Stephen Curry attacks rim, makes defensive plays, lifts Warriors to 120-111 win
Stephen Curry wasn’t hitting threes like the video-game version of himself (the one we have come to expect), so he attacked the rim and made plays in the paint. The result was 31 points on 20 shots — and he set the tone for the Warriors all night.
Not just on offense, Curry had a key steal plus blocked a Kevin Durant shot late — highlighting an improved Warriors defense.
“I thought he looked like 91 percent,” Warriors coach Steve Kerr joked about Curry after the game (referencing the report Curry is just 70 percent healthy).
Curry played better than he had since Game 2 — so did Draymond Green, who had some offensive struggles but played the defense we know. The Warriors also got 27 points from Klay Thompson, and 15 points plus a lot great play in the paint from Andrew Bogut allowing the Warriors to stay with bigger lineups. Also, with Golden State attacking the rim, they got to the free throw line 34 times.
The result of all of it was a 120-111 Golden State win at home in Game 5, making the series 3-2.
Now the biggest test of the season comes for the Warriors — they will need to play better than this Saturday on the road in Oklahoma City to force a Game 7.
“We played with great energy, we played with great desperation, that’s the way you have to play in the playoffs,” Kerr said. “We were out of sorts the last two games, and we looked more like ourselves.”
The best way to describe Curry’s night was “good enough.” Credit to him attacking when his threes were not falling, look at his shot chart on the night.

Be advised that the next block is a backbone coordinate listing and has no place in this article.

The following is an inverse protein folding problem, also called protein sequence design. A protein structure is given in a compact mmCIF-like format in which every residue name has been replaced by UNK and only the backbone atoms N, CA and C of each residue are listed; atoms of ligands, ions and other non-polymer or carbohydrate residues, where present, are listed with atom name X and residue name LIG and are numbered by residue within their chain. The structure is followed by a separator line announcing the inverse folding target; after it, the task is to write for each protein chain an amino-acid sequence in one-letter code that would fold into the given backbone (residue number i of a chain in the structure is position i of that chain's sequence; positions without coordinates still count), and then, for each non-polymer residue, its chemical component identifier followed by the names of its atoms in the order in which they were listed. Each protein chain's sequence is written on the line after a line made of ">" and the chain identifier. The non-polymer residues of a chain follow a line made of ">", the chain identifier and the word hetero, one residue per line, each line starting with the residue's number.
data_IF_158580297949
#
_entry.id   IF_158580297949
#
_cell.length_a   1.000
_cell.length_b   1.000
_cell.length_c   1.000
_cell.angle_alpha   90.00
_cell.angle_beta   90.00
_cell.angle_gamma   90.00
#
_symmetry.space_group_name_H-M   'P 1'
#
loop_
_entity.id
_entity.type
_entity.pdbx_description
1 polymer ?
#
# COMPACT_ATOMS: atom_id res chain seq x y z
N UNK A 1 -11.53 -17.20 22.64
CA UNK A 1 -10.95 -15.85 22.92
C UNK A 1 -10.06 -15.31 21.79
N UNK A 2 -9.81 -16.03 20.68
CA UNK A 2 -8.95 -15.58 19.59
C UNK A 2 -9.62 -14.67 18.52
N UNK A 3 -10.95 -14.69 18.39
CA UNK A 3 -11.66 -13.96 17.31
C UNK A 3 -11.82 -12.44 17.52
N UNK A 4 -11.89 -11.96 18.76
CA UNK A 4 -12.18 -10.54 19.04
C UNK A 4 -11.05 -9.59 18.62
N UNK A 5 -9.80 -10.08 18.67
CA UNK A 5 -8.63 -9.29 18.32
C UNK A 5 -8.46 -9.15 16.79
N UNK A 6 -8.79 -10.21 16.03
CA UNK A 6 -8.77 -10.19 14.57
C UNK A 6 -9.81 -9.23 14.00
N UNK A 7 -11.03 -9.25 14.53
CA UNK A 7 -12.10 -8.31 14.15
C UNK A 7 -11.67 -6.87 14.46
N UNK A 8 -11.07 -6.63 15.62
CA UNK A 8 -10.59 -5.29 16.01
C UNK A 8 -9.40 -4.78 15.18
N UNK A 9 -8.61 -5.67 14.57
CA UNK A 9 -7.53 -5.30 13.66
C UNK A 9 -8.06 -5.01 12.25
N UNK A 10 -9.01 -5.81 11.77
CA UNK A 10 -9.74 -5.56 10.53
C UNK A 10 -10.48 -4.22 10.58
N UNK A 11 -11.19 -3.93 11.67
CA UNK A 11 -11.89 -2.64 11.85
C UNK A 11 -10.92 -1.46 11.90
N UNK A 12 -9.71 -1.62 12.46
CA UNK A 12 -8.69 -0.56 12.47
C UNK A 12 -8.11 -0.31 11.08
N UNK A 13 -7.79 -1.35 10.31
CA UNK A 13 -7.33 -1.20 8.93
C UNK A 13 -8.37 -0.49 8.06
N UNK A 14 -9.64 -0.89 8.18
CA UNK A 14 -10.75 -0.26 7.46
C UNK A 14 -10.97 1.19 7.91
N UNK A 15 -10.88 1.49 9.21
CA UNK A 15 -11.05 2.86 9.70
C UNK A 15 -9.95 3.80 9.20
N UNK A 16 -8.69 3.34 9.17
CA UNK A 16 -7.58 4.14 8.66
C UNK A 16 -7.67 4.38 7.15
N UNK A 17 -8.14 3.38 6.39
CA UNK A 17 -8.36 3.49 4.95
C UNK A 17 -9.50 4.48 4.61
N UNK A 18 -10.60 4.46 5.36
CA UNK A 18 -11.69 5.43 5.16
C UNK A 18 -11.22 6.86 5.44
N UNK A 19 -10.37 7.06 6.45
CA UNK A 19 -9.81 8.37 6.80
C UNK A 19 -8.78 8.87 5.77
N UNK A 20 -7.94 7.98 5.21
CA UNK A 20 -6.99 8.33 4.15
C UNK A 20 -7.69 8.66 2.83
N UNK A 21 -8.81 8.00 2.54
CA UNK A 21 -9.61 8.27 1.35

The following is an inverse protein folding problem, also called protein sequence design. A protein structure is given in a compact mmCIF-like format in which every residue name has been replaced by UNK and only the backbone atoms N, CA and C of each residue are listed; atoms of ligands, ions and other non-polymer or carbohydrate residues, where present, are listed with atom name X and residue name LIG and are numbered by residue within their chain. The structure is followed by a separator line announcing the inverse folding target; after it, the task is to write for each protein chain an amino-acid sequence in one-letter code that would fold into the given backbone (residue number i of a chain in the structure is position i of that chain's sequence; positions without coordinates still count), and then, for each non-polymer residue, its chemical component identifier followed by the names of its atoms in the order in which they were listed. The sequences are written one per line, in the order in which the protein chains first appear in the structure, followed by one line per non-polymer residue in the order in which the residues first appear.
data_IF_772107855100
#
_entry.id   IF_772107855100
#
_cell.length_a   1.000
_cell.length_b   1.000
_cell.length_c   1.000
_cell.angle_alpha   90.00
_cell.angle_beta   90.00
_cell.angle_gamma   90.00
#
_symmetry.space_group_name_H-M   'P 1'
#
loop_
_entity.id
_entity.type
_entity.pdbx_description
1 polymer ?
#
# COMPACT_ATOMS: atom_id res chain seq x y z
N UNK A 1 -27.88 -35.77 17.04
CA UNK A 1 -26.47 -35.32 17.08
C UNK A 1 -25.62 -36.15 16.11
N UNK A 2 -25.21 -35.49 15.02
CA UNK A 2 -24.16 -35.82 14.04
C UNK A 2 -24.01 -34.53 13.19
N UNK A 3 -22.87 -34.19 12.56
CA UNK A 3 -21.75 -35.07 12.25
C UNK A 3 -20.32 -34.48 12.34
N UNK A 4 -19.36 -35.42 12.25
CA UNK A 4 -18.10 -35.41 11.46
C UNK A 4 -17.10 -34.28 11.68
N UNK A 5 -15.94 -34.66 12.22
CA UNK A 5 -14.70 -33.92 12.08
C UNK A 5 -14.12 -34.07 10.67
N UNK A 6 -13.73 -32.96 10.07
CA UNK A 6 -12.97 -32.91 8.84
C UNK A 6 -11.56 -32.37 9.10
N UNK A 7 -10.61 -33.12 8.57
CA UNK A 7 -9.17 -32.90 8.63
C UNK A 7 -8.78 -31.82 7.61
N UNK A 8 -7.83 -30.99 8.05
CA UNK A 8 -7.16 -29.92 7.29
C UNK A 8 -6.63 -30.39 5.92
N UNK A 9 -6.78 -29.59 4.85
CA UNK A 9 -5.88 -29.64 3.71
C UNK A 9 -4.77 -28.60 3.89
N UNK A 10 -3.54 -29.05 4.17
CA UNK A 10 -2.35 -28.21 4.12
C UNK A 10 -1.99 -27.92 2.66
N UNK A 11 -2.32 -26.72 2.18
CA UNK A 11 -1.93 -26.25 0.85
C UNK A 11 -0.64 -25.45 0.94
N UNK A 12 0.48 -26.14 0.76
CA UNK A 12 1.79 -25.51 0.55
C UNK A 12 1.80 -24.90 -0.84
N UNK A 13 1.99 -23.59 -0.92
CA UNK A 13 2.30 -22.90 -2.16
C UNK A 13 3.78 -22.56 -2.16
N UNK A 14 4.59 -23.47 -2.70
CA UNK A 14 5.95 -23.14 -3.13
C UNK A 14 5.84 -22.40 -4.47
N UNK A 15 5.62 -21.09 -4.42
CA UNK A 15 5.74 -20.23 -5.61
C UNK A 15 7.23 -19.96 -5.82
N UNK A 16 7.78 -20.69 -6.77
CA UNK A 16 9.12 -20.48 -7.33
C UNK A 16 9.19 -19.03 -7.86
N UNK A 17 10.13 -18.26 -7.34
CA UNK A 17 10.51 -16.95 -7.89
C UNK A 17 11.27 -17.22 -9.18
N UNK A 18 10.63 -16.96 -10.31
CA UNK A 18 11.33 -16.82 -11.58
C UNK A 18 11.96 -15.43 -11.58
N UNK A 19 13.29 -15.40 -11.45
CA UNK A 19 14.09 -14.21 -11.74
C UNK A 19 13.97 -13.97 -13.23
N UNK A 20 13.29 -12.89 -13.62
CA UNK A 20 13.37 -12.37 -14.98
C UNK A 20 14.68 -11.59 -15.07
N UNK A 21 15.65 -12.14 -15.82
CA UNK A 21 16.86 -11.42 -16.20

The Warriors also took the Thunder out of what had been successful for them the past couple games — OKC had just 15 fast break points (compared to 28 for the Warriors), the Warriors were +18 on points in the paint, and the Warriors outrebounded the Thunder on the night. The Warriors didn’t overthink their defense on the Thunder in this one, they just did a better job of executing switches and, thanks to Bogut, taking away easy buckets inside.
Russell Westbrook and OKC struggled out of the gate — as a team, they shot 8-of-28 in the first quarter and at one point Westbrook missed 10 shots in a row. The Warriors were not hot with their typical shots — 2-of-10 from three — but they were getting to the rim and finishing better inside, which got them a lead in a game where Oracle Arena is rocking.
Steve Kerr did not dramatically change what had worked so well for Golden State all season, counting on his team to just be better — and it was, they outscored the Thunder small-ball lineup 20-15 in the first half (after being destroyed by it in the previous two games). The Thunder hung around in the second thanks to mid-range jumpers (5-of-7 in the second, plus 3-of-5 from three). But the Thunder did not get the same lift from their stars, Kevin Durant had 15 first half points on 15 shots, Westbrook had 13 on 14 shots (but still had six assists). Golden State led 58-50 at the half.
The Thunder opened the second half on a 9-2 run and things yo-yoed between tied and a small Warrior lead for much of the second half, until the Golden State’s bench pushed the lead into double digits again late in the third and early in the fourth. That lead held until the six-minute mark in the fourth quarter, when the Thunder went on an 8-0 run fueled by some sloppy Warriors turnovers.
But the Warriors showed more poise than they have in the past few games, holding on for the win, making plays at the end when they needed to.
Now, can they do that and better on the road?